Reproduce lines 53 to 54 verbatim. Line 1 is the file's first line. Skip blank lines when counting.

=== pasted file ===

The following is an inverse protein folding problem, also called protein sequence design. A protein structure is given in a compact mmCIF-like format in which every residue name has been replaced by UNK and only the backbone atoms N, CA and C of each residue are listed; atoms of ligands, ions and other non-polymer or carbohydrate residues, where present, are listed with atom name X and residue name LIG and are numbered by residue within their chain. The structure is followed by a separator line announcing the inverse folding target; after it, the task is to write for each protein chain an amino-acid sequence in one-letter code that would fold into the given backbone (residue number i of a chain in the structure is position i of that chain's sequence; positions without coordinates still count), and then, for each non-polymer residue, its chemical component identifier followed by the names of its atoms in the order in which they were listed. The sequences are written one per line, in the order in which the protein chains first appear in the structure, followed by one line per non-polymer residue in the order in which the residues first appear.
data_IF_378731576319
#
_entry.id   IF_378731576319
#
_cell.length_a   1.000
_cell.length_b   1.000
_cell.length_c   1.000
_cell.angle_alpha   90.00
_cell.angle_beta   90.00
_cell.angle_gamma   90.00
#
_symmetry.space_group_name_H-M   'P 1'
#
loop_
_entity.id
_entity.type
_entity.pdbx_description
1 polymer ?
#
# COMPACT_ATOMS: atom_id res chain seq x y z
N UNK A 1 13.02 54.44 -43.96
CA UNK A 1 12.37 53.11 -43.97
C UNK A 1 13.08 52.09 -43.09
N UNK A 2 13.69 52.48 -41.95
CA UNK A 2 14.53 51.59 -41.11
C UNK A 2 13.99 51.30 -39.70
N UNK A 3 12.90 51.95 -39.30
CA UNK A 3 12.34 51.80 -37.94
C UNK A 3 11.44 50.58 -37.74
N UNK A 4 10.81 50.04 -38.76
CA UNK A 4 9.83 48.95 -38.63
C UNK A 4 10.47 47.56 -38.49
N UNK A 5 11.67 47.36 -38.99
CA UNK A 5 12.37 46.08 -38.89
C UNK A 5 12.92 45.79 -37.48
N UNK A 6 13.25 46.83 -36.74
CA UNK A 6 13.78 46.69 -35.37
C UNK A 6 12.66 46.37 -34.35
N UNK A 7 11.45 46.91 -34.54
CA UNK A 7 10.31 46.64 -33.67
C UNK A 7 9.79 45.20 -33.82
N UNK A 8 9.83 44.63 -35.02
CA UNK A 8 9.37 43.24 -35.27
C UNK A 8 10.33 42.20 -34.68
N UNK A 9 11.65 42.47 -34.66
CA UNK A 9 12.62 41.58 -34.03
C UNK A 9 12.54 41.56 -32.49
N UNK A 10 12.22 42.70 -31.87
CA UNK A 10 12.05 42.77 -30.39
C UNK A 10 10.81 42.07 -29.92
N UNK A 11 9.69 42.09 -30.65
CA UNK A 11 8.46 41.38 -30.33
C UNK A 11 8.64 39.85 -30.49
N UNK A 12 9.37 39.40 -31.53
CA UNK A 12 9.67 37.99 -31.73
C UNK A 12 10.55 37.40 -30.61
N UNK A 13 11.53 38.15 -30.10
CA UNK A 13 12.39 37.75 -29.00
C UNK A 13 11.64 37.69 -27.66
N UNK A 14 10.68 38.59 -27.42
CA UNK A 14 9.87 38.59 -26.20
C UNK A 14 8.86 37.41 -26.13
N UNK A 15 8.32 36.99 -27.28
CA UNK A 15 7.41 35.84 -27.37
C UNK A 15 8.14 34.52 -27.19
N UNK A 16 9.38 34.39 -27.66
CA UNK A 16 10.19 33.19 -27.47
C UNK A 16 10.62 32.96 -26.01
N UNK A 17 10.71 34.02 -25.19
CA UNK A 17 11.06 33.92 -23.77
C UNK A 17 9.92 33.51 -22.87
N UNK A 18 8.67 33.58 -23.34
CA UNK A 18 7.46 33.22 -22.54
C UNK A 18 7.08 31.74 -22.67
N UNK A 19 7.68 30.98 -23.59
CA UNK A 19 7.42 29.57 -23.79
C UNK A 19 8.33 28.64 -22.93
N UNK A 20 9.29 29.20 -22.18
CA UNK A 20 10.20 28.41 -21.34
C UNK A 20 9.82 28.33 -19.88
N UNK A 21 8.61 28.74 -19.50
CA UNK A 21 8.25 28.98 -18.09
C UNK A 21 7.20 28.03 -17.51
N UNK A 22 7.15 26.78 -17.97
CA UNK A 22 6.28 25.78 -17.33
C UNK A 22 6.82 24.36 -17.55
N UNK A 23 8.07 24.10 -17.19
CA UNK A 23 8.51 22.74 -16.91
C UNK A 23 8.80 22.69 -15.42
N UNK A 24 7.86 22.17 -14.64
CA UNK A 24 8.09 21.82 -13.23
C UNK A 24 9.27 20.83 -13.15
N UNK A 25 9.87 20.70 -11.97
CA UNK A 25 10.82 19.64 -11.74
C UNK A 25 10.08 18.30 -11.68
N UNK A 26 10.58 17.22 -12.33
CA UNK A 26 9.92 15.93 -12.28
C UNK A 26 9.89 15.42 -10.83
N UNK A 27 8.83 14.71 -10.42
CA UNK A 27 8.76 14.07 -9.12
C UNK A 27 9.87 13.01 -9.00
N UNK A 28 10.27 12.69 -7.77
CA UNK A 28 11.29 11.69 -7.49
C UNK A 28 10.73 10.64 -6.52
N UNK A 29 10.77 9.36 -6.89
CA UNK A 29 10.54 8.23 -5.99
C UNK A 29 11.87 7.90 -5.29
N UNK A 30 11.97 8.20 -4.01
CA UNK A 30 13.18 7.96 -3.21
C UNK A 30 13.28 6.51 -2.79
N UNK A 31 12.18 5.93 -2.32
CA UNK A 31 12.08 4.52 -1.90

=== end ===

CA UNK A 11 8.46 41.38 -30.33
C UNK A 11 8.64 39.85 -30.49